Evoking images of bobbing boats, wind-whipped walks along the beach, flappingly fresh seafood and sunshine-yellow ice cream, Cornwall, on England’s rugged south-western tip, is also home to flora-teeming countryside hedgerows – something that’s been fully harnessed by one of the UK’s rising-star craft distilleries, Trevethan.
The distillery is named after Norman Trevethan, a chauffeur-turned-brewer who was inspired by the gin cocktails that were finding fame in 1920s London and at the parties where he was delivering and collecting his high-society passengers. He tried his hand at making a bathtub gin that captured the essence of Cornish hedgerows. Keen to honour his grandfather’s legacy, in 2015 engineer Robert Cuffe joined forces with chemist John Hall to revive the Trevethan brand, which is now helping to put high-end Cornish spirits on the map.
‘It needed to be a sensory experience that made you feel like you’d been transported back to a 1920s cocktail bar in your finest clothes and with the finest company,’ says Hall of Trevethan’s flagship gin. ‘This meant we had to control every aspect of our production, from the traditional copper alembic stills through to the filling and labelling of every bottle. We knew that the experience we gave customers had to start in the distillery, with the botanicals, the process and true craftsmanship.’
A taste of West Country terroir
It’s this attention to detail that sets Trevethan apart from the influx of cookie-cutter gin brands on the market. ‘Only a small proportion of the so-called “craft” spirit brands that have recently launched have developed their own products,’ says Hall. ‘Most are made by larger distilleries on behalf of start-up brands. The word “craft” has become another way of saying “new”, and that’s not what it’s about. Craft is about skill that has been honed over a number of years,’ he adds.
Made with Cornish spring water, the distillery’s flagship drop – Trevethan Original 1929 Gin – is a bold, bright, juniper-forward gin with subtle citrus and floral notes, featuring aromatic botanicals like cardamom, orange peel and vanilla alongside gorse flower and elderflower handpicked from the hedgerows of Pentillie Castle Estate in Landulph. The range also includes a navy-strength Chauffer’s Reserve Gin, which dials up the 10 botanicals in the Original Gin, creating an earthy and spicy sipping gin to be savoured.
Hall is particularly proud of Trevethan’s small-production Honey Oak Gin, which has become a cult favourite among fans of the brand – so much so that Hall describes the expression as ‘the Napoleon Dynamite of the gin world’. Taking the Original Gin as a base, the liquid is aged with virgin Cornish oak that’s grown within miles of the distillery and soaked in Cornish black bee honey. ‘There have been a number of gins that have been aged in ex-Bourbon barrels, but I’m yet to find one that has used locally grown oak, cured and toasted on site, local botanicals and local honey, which give the spirit the true taste of the Cornish terroir,’ says Hall.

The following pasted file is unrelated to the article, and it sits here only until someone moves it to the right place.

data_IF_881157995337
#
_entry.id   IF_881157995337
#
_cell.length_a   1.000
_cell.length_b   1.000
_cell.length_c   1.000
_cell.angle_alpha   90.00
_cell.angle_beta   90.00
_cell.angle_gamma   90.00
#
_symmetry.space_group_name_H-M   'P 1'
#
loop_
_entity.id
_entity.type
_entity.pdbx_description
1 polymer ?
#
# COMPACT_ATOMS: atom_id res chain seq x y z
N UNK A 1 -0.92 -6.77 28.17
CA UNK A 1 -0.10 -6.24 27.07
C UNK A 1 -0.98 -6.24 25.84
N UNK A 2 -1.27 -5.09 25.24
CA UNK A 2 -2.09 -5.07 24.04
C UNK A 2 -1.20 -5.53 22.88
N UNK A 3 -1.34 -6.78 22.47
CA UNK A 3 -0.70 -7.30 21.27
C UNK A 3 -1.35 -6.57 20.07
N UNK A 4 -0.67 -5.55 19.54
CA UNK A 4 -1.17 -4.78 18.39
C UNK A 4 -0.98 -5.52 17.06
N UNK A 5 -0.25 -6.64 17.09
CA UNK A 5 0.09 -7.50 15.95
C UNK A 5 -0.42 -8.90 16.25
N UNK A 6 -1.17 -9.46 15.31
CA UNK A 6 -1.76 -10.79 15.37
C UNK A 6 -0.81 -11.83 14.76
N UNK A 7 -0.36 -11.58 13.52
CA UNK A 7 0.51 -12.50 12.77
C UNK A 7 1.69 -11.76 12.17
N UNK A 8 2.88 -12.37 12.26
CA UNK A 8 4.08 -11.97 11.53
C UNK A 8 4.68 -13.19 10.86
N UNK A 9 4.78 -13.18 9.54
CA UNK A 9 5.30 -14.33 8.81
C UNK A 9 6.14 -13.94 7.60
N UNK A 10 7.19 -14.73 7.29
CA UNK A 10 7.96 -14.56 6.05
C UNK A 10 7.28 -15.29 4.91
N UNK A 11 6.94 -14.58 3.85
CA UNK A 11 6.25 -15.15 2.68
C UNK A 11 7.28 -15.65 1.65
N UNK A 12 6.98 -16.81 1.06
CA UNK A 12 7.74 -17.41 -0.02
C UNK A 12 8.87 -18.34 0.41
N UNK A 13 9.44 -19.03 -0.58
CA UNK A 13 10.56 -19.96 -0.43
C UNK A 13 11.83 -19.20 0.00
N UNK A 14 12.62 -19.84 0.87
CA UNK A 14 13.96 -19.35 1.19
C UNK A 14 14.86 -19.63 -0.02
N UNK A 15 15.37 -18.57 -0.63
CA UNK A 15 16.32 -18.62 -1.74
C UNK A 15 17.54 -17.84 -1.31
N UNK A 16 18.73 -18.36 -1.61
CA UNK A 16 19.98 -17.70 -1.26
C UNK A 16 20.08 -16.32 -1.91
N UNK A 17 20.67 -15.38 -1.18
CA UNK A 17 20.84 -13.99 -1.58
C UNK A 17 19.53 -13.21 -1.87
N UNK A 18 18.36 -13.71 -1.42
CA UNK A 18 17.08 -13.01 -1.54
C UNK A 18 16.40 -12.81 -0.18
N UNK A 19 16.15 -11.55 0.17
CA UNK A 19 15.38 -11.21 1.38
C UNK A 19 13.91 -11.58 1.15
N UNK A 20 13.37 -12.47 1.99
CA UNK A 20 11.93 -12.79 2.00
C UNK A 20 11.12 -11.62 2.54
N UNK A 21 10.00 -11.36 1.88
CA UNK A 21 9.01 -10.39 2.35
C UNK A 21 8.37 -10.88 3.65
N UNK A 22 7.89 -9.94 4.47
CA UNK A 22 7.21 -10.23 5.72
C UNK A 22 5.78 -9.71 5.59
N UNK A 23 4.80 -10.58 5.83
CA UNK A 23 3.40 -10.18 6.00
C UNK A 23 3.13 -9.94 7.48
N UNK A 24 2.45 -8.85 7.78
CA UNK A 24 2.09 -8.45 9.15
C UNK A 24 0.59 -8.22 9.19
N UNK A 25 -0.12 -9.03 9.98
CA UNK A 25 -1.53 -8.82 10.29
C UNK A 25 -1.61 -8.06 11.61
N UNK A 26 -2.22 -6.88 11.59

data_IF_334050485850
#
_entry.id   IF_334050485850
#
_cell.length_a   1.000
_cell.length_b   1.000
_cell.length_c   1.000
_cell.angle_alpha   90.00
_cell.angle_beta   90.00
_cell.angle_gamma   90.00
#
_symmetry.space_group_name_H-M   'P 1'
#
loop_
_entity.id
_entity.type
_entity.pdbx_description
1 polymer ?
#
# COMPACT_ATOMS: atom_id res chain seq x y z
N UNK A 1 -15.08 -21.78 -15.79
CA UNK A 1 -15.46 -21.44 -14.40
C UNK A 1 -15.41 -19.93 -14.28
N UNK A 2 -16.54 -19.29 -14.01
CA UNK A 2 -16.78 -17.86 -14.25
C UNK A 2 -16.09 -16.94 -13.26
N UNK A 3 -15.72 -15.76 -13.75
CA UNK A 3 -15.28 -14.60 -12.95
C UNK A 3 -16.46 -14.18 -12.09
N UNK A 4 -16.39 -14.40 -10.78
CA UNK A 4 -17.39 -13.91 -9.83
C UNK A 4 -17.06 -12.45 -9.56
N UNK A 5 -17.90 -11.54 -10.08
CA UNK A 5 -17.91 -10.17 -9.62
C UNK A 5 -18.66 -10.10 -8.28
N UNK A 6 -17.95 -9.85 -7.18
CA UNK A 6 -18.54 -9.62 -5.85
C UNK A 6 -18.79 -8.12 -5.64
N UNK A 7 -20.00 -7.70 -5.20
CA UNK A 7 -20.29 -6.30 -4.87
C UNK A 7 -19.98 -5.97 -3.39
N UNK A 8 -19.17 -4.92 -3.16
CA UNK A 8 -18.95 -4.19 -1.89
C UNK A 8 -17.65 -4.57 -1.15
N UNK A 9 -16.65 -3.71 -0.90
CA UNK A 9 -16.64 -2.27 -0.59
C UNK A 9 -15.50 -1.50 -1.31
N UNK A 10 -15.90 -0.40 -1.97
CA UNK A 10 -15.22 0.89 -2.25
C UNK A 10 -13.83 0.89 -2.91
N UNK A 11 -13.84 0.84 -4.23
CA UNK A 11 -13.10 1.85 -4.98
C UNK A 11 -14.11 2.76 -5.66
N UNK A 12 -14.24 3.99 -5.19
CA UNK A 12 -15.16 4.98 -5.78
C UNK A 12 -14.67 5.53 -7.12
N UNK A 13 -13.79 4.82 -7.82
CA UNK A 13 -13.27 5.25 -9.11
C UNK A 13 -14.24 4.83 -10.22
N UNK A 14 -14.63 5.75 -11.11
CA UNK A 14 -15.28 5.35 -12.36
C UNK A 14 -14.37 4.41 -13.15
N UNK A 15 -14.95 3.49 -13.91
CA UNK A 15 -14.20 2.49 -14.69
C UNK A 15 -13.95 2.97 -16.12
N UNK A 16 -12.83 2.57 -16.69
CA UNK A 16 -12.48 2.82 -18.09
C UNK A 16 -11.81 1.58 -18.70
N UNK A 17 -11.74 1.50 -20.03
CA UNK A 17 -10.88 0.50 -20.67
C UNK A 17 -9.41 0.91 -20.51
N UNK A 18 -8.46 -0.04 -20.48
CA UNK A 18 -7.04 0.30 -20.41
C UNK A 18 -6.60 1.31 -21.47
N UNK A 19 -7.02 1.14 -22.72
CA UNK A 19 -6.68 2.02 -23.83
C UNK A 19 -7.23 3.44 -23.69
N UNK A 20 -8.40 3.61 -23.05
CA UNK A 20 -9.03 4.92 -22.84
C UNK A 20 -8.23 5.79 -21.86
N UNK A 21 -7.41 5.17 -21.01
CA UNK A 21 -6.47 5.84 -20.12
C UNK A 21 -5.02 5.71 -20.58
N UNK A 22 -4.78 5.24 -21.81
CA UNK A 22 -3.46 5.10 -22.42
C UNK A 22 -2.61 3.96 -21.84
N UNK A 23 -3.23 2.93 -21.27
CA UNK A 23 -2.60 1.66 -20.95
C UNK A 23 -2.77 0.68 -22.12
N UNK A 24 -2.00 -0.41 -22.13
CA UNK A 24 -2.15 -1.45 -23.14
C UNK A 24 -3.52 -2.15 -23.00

Craft to the core
Last year, Trevethan was named Producer of the Year at the IWSC awards, an honour that left its founders in shock. ‘We thought maybe they had sent the email to the wrong address. Then the pride started to take over, and a real sense of accomplishment,’ Hall recalls. On the back of its awards success, Trevethan has just won a national listing at Waitrose and has been taken on by leading supplier Enotria & Co. Setting their sights beyond the UK, Hall and Cuffe will be taking Trevethan to Canada and Florida next spring, with the view to cracking the North American market. In addition to making a splash abroad, the pair are planning on growing their dark spirits range with the addition of a Cornish whisky to add to their rums.
Keen to champion traditional production methods and local, seasonal produce, the distillery takes a ‘step by step’ approach to sustainability. ‘It can’t be a gimmick or a good marketing story to tell. Sustainability has to be something you believe in; but it also can’t bankrupt your business,’ says Hall, who advocates making incremental changes that add up to something significant over time. ‘If we can’t afford to put wind turbines in the car park, or solar panels on the roof, we can recycle our packaging, we can work with local farms to take our botanical waste and compost our cardboard, we can develop a new, lighter-weight bottle using 30-per-cent less glass, that’s manufactured in the UK.’
His ultimate goal is to build a carbon-neutral distillery and visitor centre in Cornwall that will serve as an education and innovation hub. But Trevethan’s roots will stay the same, says Hall. ‘I passionately believe that using skilled crafts people, traditional methods and the highest-quality sustainable ingredients produces the best results.’